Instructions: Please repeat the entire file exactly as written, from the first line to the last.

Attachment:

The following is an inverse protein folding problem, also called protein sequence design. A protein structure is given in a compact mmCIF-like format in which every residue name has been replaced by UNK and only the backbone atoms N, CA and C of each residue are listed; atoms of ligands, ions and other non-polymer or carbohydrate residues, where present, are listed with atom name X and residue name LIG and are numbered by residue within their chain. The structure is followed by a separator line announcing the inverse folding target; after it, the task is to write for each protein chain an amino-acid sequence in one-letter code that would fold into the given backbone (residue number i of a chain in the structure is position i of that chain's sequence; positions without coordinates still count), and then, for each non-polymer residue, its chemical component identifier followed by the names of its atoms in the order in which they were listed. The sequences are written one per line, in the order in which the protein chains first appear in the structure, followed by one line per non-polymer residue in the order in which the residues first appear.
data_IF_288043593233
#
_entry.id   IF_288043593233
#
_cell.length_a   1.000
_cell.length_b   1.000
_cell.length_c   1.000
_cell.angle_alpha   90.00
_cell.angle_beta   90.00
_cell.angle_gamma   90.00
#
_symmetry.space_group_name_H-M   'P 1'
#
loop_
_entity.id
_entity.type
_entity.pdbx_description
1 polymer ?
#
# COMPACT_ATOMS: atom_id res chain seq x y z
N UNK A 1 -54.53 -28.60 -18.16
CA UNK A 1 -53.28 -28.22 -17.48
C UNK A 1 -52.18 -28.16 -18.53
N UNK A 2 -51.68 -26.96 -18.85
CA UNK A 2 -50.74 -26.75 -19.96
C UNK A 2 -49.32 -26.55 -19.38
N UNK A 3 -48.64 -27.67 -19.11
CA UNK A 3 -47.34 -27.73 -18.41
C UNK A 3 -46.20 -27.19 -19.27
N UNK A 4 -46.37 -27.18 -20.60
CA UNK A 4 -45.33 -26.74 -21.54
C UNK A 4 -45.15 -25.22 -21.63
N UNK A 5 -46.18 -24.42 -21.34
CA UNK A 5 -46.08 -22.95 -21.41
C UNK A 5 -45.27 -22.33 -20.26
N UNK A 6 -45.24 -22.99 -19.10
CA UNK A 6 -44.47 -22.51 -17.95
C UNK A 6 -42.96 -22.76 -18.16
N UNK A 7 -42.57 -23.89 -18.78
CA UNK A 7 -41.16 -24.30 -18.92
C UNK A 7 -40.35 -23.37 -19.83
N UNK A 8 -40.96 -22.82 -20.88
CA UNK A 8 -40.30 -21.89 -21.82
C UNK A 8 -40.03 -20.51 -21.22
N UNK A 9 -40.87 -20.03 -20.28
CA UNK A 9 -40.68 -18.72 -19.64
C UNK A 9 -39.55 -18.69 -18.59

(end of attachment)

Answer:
The following is an inverse protein folding problem, also called protein sequence design. A protein structure is given in a compact mmCIF-like format in which every residue name has been replaced by UNK and only the backbone atoms N, CA and C of each residue are listed; atoms of ligands, ions and other non-polymer or carbohydrate residues, where present, are listed with atom name X and residue name LIG and are numbered by residue within their chain. The structure is followed by a separator line announcing the inverse folding target; after it, the task is to write for each protein chain an amino-acid sequence in one-letter code that would fold into the given backbone (residue number i of a chain in the structure is position i of that chain's sequence; positions without coordinates still count), and then, for each non-polymer residue, its chemical component identifier followed by the names of its atoms in the order in which they were listed. The sequences are written one per line, in the order in which the protein chains first appear in the structure, followed by one line per non-polymer residue in the order in which the residues first appear.
data_IF_288043593233
#
_entry.id   IF_288043593233
#
_cell.length_a   1.000
_cell.length_b   1.000
_cell.length_c   1.000
_cell.angle_alpha   90.00
_cell.angle_beta   90.00
_cell.angle_gamma   90.00
#
_symmetry.space_group_name_H-M   'P 1'
#
loop_
_entity.id
_entity.type
_entity.pdbx_description
1 polymer ?
#
# COMPACT_ATOMS: atom_id res chain seq x y z
N UNK A 1 -54.53 -28.60 -18.16
CA UNK A 1 -53.28 -28.22 -17.48
C UNK A 1 -52.18 -28.16 -18.53
N UNK A 2 -51.68 -26.96 -18.85
CA UNK A 2 -50.74 -26.75 -19.96
C UNK A 2 -49.32 -26.55 -19.38
N UNK A 3 -48.64 -27.67 -19.11
CA UNK A 3 -47.34 -27.73 -18.41
C UNK A 3 -46.20 -27.19 -19.27
N UNK A 4 -46.37 -27.18 -20.60
CA UNK A 4 -45.33 -26.74 -21.54
C UNK A 4 -45.15 -25.22 -21.63
N UNK A 5 -46.18 -24.42 -21.34
CA UNK A 5 -46.08 -22.95 -21.41
C UNK A 5 -45.27 -22.33 -20.26
N UNK A 6 -45.24 -22.99 -19.10
CA UNK A 6 -44.47 -22.51 -17.95
C UNK A 6 -42.96 -22.76 -18.16
N UNK A 7 -42.57 -23.89 -18.78
CA UNK A 7 -41.16 -24.30 -18.92
C UNK A 7 -40.35 -23.37 -19.83
N UNK A 8 -40.96 -22.82 -20.88
CA UNK A 8 -40.30 -21.89 -21.82
C UNK A 8 -40.03 -20.51 -21.22
N UNK A 9 -40.87 -20.03 -20.28
CA UNK A 9 -40.68 -18.72 -19.64
C UNK A 9 -39.55 -18.69 -18.59